Holy hell, this poem. I’d read it before in All The Poems, but hearing her doing the voices gave me chills.
She wrote it, she said, after reading a story in the newspaper about a drowned man whose friends thought he was just waving. (I’m thinking of John Lennon’s “A Day in the Life,” now, and wondering just how many pieces of art have come from the newspaper. In Gimme Danger, Iggy Pop makes fun of Andy Warhol for suggesting to him, “Why don’t you… just sing what it says in the newspaper?”)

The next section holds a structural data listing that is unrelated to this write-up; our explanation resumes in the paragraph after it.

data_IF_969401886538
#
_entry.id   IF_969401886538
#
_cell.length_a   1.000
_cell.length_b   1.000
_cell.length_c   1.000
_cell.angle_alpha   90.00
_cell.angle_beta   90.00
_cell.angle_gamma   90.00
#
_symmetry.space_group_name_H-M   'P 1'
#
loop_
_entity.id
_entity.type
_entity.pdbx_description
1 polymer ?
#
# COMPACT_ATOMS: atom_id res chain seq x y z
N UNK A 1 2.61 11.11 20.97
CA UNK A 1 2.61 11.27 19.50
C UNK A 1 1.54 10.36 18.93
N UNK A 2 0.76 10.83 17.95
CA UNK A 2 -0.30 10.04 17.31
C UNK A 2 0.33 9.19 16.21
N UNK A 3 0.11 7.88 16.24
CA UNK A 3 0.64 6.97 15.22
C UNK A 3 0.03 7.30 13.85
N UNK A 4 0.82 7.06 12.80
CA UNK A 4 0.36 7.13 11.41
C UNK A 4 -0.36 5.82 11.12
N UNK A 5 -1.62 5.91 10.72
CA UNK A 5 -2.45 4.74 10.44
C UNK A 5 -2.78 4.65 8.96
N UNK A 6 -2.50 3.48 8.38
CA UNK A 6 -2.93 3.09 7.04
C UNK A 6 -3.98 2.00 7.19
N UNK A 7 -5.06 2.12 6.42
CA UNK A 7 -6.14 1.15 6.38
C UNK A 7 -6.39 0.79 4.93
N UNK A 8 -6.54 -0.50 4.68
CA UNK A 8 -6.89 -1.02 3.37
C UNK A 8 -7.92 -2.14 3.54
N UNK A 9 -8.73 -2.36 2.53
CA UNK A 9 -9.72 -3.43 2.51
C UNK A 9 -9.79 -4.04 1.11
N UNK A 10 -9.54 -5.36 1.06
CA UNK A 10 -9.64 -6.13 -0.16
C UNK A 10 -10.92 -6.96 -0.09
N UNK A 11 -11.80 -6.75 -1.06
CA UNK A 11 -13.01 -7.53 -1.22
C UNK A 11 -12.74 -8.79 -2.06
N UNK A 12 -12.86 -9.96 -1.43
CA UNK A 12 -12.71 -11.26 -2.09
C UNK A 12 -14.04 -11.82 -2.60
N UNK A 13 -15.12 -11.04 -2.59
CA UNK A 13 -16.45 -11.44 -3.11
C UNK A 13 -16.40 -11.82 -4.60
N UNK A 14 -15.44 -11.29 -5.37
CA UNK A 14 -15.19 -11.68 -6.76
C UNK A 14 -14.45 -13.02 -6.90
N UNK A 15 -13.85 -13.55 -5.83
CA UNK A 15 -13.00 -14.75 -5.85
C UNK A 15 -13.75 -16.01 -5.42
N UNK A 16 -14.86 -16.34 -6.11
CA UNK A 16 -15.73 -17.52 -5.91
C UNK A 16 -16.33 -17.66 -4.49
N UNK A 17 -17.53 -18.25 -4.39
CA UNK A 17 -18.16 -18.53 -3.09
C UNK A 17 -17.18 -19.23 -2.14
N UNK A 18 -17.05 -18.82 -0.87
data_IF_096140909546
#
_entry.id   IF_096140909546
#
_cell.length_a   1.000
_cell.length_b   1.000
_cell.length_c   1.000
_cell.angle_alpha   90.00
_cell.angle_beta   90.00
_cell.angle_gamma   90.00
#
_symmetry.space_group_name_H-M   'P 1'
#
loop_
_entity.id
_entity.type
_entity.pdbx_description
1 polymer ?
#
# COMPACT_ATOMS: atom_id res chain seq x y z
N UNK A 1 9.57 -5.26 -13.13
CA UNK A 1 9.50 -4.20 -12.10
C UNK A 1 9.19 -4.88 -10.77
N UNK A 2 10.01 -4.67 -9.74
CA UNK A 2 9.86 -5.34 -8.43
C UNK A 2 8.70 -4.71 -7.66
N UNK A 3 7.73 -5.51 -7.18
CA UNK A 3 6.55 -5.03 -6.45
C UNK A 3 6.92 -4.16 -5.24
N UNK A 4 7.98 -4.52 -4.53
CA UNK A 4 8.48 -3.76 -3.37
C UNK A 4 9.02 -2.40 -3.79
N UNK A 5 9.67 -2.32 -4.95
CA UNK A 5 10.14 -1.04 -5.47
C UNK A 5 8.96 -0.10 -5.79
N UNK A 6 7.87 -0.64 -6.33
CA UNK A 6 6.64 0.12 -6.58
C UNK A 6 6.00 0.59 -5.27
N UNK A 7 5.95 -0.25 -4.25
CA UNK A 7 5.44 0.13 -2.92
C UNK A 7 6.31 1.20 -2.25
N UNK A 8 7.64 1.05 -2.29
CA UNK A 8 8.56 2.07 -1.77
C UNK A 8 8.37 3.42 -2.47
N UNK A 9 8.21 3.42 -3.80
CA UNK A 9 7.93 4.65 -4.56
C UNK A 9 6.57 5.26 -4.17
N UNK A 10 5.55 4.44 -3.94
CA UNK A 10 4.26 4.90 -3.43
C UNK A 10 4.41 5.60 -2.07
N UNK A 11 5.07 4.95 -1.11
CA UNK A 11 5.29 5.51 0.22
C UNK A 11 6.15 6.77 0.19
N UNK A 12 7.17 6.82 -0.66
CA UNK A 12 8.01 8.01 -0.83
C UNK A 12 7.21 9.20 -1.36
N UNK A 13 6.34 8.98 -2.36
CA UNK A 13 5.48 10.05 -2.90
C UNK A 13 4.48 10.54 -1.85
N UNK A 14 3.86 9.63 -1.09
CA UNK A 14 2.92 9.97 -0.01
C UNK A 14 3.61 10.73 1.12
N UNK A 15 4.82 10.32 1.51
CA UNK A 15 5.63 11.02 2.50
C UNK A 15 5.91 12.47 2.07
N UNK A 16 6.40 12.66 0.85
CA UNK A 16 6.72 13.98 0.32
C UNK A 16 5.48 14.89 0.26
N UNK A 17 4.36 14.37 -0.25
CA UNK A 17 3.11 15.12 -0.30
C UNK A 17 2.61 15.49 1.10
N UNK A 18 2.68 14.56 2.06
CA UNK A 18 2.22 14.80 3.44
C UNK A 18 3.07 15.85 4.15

“A lot of people pretend, out of bravery, really, that they are very jolly and ordinary sorts of chaps, but really they do not feel at all at home in the world or able to make friends easily,” Smith explained. “Sometimes the brave pretense breaks down…”
It’s impossible after hearing the poem not to look around at the world and wonder who is waving and who is drowning.
Here is a longer video interview in which she recites the poem and also sings:
#OnThisDay 1902: Poet and novelist Stevie Smith was born. In 1965 she gave Monitor a sample of her twisted, darkly comic style. A good time was had by all… pic.twitter.com/4FskLWTw5D
— BBC Archive (@BBCArchive) September 20, 2018